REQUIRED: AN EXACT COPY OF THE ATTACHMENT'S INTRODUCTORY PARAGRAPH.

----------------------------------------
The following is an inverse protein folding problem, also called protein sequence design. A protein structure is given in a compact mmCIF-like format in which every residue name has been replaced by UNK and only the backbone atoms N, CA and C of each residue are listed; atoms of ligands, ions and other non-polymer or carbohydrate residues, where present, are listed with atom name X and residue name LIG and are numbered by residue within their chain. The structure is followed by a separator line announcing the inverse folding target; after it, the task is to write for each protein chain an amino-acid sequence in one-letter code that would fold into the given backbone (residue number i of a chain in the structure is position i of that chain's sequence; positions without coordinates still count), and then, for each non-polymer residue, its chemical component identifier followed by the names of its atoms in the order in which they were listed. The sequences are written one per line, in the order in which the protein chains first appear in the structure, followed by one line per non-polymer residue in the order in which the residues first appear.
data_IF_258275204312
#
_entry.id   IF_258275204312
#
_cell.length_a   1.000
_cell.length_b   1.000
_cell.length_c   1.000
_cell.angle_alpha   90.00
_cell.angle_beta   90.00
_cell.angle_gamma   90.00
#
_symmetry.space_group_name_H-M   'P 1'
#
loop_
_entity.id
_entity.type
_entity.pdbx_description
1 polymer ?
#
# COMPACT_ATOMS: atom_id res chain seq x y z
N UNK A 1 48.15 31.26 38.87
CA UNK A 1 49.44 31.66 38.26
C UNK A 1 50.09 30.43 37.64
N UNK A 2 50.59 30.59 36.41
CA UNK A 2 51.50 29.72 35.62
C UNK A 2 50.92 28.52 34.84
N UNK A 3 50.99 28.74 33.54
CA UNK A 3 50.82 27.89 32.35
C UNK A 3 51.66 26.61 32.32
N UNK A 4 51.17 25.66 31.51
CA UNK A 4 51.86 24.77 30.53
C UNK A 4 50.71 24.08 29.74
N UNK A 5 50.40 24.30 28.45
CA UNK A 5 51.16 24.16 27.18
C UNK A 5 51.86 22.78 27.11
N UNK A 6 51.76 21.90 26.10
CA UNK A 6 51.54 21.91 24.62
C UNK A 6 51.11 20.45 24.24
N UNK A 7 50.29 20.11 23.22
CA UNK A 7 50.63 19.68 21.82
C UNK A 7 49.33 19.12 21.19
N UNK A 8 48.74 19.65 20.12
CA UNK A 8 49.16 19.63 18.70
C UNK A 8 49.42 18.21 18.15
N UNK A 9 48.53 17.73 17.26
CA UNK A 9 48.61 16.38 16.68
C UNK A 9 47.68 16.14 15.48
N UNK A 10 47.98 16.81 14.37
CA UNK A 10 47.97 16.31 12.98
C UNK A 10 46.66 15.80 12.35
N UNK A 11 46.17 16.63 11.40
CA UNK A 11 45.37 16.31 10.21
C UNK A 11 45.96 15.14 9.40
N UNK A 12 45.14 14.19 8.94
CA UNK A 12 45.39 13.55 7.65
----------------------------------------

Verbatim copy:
The following is an inverse protein folding problem, also called protein sequence design. A protein structure is given in a compact mmCIF-like format in which every residue name has been replaced by UNK and only the backbone atoms N, CA and C of each residue are listed; atoms of ligands, ions and other non-polymer or carbohydrate residues, where present, are listed with atom name X and residue name LIG and are numbered by residue within their chain. The structure is followed by a separator line announcing the inverse folding target; after it, the task is to write for each protein chain an amino-acid sequence in one-letter code that would fold into the given backbone (residue number i of a chain in the structure is position i of that chain's sequence; positions without coordinates still count), and then, for each non-polymer residue, its chemical component identifier followed by the names of its atoms in the order in which they were listed. The sequences are written one per line, in the order in which the protein chains first appear in the structure, followed by one line per non-polymer residue in the order in which the residues first appear.